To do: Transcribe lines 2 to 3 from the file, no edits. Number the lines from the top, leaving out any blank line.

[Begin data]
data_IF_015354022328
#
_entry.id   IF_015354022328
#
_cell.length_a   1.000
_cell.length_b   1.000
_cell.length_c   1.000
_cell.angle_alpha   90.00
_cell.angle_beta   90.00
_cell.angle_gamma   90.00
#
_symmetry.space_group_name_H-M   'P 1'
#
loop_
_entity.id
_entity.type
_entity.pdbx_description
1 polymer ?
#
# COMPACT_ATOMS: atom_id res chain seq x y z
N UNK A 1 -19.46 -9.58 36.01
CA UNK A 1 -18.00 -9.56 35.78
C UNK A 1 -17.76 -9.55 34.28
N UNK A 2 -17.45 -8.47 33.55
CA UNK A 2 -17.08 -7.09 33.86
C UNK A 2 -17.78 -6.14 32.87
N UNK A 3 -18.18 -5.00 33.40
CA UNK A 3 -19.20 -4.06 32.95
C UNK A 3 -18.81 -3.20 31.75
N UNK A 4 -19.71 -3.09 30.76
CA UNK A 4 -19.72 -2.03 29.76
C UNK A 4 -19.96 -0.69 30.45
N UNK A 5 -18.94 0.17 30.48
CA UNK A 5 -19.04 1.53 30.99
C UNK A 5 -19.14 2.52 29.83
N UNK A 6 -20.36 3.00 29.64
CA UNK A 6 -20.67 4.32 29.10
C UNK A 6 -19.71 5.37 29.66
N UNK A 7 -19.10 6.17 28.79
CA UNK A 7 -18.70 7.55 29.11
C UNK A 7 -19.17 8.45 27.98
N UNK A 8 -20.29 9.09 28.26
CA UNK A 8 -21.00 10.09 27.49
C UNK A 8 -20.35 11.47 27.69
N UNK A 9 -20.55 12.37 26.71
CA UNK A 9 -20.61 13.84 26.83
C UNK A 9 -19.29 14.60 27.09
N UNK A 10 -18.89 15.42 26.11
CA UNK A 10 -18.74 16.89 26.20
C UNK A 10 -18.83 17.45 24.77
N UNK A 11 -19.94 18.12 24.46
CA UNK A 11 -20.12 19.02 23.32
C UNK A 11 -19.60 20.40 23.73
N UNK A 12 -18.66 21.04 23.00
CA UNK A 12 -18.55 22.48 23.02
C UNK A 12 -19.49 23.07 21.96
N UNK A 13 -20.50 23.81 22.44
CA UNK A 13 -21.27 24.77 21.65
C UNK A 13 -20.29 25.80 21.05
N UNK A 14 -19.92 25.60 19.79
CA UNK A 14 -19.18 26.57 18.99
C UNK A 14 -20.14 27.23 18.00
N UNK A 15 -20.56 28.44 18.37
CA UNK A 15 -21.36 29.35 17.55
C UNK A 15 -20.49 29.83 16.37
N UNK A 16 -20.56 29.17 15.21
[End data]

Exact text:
#
_entry.id   IF_015354022328